To produce the selenomethionine (SeMet)-substituted protein, the medium was replaced with ESF 921 serum-free methionine-free medium (Expression Systems) after 2 l of cells had reached a concentration of 10–12 × 106 cells ml−1. The cells were starved for 4–6 h before 400 mg l−1 L-SeMet (Acros Organics) and 500 μM CuSO4 were added. The medium was harvested 2–3 days after induction. The purification was similar to that of the native protein. Amino acid analysis showed that 90% of native methionine in the protein had been substituted by SeMet.
Crystallization and diffraction data collection
Crystals of the native E2–E1 protein grew at 20 °C by using the hanging-drop method. 1.5 μl of the protein solution and 1.5 μl of the mother solution were mixed and hung over 500 μl of the mother solution containing 11% polyethylene glycol (PEG) 8000, 200–275 mM Na/K tartrate, 0.1 M Na/KPO4 pH 5.6. Crystals of the SeMet protein grew with the mother solution containing 9–10% PEG 8000, 300–375 mM Na/K tartrate, 0.1 M Na/KPO4 pH 5.6. The crystals appeared in 3 days and grew to full size in 2–4 weeks. The crystals were soaked in the mother liquid plus 20% PEG 400 as a cryo-solvent, followed by flash-freezing in liquid nitrogen. Hundreds of crystals were screened at the Advanced Photon Source (APS, Argonne National Laboratory). The limits of the diffraction were gradually improved from 8-Å to 4-Å resolution. In general, the SeMet protein crystals diffracted better than the native protein crystals. The first complete data set of a native crystal extended to only 4-Å resolution. The best data sets were obtained from the SeMet protein crystals pre-treated with the mother liquid plus 20% PEG 400 and 1% H2O2 for 60 s before freezing33. A multi-wavelength anomalous diffraction (MAD) data set with a resolution limit of 3.3 Å was collected at the APS beamline 23 ID-B (Supplementary Table 1).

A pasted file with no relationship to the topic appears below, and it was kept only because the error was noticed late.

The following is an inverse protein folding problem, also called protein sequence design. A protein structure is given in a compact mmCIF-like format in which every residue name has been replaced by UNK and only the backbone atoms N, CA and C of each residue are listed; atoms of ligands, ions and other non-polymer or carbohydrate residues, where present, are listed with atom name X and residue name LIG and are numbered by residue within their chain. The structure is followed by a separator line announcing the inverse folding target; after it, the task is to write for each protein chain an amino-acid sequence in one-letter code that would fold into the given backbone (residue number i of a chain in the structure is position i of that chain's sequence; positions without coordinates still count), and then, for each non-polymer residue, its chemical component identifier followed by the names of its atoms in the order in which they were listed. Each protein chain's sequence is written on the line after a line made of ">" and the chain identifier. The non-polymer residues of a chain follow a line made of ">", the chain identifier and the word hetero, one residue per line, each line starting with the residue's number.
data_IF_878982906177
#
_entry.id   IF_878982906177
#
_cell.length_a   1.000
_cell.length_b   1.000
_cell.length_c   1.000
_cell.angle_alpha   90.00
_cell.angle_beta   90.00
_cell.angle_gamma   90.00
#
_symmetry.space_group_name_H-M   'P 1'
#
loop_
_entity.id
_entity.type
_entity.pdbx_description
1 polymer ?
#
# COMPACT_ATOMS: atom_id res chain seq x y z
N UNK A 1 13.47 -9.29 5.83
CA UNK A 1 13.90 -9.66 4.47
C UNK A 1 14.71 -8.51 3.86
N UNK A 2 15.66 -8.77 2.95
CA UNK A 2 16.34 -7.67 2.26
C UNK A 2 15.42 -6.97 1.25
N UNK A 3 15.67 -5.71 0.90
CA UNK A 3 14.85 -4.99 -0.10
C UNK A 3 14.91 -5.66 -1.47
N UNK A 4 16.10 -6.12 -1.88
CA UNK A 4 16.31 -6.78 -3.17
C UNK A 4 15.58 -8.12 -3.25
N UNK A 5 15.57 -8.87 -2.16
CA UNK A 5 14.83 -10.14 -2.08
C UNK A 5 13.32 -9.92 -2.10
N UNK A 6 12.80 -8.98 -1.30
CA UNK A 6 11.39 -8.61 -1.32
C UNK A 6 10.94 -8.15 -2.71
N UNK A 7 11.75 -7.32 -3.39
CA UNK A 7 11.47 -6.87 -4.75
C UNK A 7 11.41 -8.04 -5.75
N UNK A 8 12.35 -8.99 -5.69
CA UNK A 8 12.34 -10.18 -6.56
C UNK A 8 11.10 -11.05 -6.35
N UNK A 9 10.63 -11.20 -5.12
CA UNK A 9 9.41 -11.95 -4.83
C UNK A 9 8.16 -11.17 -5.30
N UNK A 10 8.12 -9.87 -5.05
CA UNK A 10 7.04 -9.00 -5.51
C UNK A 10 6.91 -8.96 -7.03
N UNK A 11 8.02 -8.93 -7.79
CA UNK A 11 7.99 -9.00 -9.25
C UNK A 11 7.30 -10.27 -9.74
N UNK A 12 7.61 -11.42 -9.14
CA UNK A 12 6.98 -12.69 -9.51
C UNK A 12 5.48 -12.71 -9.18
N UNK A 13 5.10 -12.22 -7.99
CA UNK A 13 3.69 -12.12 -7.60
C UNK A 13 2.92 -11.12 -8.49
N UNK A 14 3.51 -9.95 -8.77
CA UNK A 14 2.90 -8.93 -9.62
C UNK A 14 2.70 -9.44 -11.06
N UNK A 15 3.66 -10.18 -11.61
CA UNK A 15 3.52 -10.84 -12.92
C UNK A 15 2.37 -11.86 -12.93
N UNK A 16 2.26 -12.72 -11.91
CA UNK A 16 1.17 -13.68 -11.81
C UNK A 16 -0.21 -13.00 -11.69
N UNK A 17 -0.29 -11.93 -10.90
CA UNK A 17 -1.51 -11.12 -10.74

The data were processed using the HKL2000 program34. The output intensity files were converted to structure factor files for the CCP4 program package35. For the first native data with the resolution of 4 Å, the space group was determined to be P321 with one E2–E1 heterodimer in an asymmetric unit. The pre- and post-fusion structures of the SFV E1 protein (Protein Data Bank accession numbers 2ALA and 1RER) were used to generate search models for molecular replacement using the program Phaser36. A solution was found when domains I and II (DI and DII) from the pre-fusion E1 structure were used as a search model. However, the quality of the resultant electron density map was not good enough to interpret the E2 molecule. A single wavelength anomalous dispersion (SAD) data set of a SeMet crystal was collected with a resolution of 3.7 Å and space group P321. Ten out of the eleven selenium (Se) sites in the protein were found by using the program SHELXD37. Later, a three-wavelength MAD data set was collected with the peak wavelength data having a resolution of 3.3 Å. The space group was determined to be P1 with six E2–E1 heterodimers in an asymmetric unit and cell dimensions similar to the P321 space group. The crystallographic 3, 2 and 21 axes present in the P321 space group were now only approximate non-crystallographic symmetry (NCS) axes indicating that the overall molecular packing remained similar to that of the P321 space group. The initial Se sites were generated by using all the Se sites in one unit cell of the SAD data collected for the space group P321. The sites were refined in the program SHARP38. The quality of the resultant map was greatly improved by six-fold NCS averaging and other density improvement methods implemented in the programs DM39 and RESOLVE40. DI and DII of E1 and domains A and C of E2 could be traced in the density map. A barrel-shape density was evident for each of the six independent DIII domains of E1, although the individual chains could not be traced. Therefore, the DIII model of SFV was placed in the density using a real space search procedure with the program ESSENS41, followed by rigid body refinement with the program REFMAC542. The E2–E1 model was built by using the program COOT43 with the guidance from the (2Fo − Fc), (Fo − Fc), omit, and B-factor sharpened (2Fo − Fc) maps. Structure refinement was performed using the programs PHENIX44 and REFMAC542 with tight NCS restraints and TLS refinement45 (Supplementary Fig. 7 and Supplementary Table 1). The electron density for DIII was recognizable, but the mean B factor of the main chain atoms of DIII was 270 Å2 as opposed to 120 Å2 for the main chain atoms in DI and DII. The structure of E2, lying roughly parallel to E1, was as expected. Each spike structure consisted of a three-start right-handed helix with a maximum diameter of about 78 Å.